On 26 December 2004, tsunamis hit Thailand, India, Sri Lanka Indonesia and the Maldives. We all remember these days and the tremendous support that was being sent to those countries. In fact, the relief and rehabilitation operations were the biggest ever undertaken in history and had a strong impact on our view on disaster relief. In parallel, in the following years volunteering abroad grew in popularity. Maybe this is why it shouldn’t be surprising, that soon after the Typhoon Haiyan hit, opportunities to volunteer in the Philippines springed up. Well, maybe it shouldn’t be a surprise, but it still is disturbing.
Let’s have a closer look at these programs: some of the so called “disaster relief projects” (which idea is to send volunteers to places affected by natural disasters – in this case – the Philippines) are addressed to all people who are willing to help, even regardless the lack of particular skills. Moreover, programs are not organized by big international organizations training people in this kind of work, but by tour groups and organizations usually providing voluntouristic trips. Companies and organizations offering relief projects in the Philippines claim that besides “valuable typhoon recovery work” they offer home stay, administration, local staff and other necessities.
Hearing about these kinds of relief volunteer opportunities in the Philippines, it’s hard not to get the impression, that the idea of disaster volunteerism share with voluntourism a very similar vision of developmental aid; It gives an illusion, that developmental work is easy, that westerners can be useful in developing countries regardless their personal skills. That just another pair of hands is necessary and it’s “better than nothing”. But in this case, we are talking not about holiday or gap year adventure, but about serious humanitarian work, dealing with natural disasters and thousands of dead.
As Scott P. Burke noticed in his article „Please Stay Home”: natural disasters are the one area of volunteer work abroad that is best left to the disaster professionals — like the Red Cross and Médecins Sans Frontières (MSF). They have millions of dollars as well as ultra-skilled professionals on the ground who are trained and experienced in all facets of disaster relief, including medical care, food and water supplies and emergency shelter. (…) If tens of thousands of locals have no access to food, water or shelter, how are you going to acquire those things for yourself? What if you become ill but there are no medical professionals or medicines available? Have you ever even seen a dead body up close? How about hundreds of them at once? Could you handle that emotionally?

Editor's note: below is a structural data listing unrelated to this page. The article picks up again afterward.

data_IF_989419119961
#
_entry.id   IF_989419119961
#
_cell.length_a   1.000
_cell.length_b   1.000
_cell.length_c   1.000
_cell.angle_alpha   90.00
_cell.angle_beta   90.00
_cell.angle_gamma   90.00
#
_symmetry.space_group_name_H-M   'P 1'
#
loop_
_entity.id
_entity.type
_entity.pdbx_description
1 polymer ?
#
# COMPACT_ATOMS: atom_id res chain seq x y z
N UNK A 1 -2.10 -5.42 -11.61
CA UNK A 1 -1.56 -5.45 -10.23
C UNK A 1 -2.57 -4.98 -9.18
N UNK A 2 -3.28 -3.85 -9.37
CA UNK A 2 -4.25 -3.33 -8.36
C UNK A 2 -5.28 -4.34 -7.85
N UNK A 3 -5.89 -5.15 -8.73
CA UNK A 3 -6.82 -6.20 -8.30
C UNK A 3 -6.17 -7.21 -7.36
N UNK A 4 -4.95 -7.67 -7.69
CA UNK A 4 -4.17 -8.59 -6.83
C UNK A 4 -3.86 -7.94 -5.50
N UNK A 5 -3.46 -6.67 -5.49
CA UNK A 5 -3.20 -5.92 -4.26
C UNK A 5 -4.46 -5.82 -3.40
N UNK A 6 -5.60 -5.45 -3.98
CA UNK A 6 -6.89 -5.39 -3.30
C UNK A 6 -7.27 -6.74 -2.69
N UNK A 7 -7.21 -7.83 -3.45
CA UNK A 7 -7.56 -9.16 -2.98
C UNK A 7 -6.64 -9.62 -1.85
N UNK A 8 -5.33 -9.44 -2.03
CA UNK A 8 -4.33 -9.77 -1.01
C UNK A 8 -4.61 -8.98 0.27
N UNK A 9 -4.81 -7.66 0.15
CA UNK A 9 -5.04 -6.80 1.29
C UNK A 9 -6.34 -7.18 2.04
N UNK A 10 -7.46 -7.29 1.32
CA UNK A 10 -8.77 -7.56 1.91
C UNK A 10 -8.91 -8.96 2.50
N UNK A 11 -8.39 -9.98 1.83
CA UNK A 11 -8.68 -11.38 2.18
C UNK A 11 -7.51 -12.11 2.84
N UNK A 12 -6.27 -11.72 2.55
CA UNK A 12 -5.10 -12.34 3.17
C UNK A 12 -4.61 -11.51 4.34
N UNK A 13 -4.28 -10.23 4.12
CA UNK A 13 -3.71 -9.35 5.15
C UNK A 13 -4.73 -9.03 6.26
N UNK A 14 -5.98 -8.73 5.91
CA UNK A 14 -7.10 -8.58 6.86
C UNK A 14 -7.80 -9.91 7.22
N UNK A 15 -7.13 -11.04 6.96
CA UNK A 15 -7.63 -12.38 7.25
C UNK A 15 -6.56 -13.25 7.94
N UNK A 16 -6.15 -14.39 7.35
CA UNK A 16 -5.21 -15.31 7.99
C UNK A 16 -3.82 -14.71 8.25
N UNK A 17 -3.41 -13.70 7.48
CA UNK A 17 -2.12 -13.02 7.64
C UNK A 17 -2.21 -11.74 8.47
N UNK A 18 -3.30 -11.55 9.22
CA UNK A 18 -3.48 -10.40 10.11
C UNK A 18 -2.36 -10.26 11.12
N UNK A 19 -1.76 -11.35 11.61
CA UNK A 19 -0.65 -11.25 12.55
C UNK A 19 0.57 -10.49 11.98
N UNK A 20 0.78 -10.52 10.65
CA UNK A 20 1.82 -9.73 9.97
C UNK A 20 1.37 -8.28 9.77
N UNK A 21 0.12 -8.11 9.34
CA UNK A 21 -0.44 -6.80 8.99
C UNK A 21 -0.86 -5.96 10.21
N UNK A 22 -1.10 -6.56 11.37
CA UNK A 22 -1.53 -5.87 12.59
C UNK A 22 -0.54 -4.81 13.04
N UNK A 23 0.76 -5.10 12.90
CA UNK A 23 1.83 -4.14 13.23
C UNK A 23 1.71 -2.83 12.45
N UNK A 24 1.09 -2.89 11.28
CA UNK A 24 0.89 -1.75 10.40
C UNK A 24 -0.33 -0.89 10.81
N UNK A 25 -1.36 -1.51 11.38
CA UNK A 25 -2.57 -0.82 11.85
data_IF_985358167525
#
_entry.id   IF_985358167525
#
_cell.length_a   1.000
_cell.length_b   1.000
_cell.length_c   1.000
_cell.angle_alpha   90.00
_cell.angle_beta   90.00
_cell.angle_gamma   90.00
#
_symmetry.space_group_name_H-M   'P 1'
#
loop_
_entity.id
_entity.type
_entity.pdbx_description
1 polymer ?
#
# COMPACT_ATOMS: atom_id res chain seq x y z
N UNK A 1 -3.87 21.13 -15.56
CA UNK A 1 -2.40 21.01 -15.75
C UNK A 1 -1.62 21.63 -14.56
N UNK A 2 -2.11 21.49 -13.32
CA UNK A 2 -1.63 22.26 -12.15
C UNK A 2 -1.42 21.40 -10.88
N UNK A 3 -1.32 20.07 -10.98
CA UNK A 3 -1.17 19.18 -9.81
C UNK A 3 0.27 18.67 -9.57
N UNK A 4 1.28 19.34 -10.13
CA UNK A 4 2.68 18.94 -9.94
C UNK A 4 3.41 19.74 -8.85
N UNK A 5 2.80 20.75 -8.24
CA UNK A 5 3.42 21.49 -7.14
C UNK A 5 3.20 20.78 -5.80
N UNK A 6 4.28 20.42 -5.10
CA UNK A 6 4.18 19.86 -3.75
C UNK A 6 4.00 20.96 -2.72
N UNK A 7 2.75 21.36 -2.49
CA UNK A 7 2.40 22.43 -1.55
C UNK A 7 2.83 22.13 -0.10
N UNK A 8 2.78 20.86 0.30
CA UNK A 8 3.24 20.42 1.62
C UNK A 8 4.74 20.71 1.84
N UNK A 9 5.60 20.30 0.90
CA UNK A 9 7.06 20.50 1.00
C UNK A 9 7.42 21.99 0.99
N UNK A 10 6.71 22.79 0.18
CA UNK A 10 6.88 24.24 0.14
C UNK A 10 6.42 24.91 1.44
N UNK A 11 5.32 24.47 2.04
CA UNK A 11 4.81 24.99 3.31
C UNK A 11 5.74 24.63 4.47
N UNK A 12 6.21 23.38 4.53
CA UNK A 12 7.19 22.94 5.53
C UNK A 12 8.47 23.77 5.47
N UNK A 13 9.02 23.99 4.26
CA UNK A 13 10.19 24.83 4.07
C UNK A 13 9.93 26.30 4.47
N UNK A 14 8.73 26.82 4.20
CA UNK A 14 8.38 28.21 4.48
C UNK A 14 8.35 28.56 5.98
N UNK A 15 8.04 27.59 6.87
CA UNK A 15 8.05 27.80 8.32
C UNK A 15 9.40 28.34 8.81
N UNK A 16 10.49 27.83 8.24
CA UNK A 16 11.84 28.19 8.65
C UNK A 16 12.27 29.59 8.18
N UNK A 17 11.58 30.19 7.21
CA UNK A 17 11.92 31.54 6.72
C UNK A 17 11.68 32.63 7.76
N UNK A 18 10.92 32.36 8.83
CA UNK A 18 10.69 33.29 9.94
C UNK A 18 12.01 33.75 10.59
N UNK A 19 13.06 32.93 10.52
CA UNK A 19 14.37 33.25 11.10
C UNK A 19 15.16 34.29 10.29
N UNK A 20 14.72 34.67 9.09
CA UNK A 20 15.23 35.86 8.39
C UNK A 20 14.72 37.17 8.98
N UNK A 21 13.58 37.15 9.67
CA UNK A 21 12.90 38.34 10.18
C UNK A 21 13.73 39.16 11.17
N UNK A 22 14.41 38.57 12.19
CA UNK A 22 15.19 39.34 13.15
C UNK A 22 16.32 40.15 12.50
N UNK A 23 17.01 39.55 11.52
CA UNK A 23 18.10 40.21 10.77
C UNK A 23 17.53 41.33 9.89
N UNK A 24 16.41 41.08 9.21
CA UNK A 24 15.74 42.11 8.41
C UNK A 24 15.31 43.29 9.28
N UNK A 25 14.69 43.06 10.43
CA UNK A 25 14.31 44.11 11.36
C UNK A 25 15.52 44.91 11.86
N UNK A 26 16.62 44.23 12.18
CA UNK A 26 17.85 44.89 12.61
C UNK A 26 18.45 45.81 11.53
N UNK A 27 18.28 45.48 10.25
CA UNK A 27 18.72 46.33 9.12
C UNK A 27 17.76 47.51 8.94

Burke points out a set of very basic challenges one would face during volunteering in the Philippines. Thinking of the efforts, which are needed to provide all the necessities in a devastated country to unskilled volunteers, raise serious doubts about any sense of this kind of undertakings. Moreover, even more worrying is the fact, that some of those projects are run by organizations from voluntourism sector, who have already been hit by a wave of criticism for abusing poverty to gain income.
Observing the interest in volunteering in the Philippines we wonder where this “disaster volunteering” trend is going. So far, paradoxically, it seems to become a domain of voluntourism companies, sharing prejudicial voluntouristic myth, that developmental work does not require much. We can only hope that in the long run these practices won’t get more popularity and that they won’t impact global view on the disaster relief aid.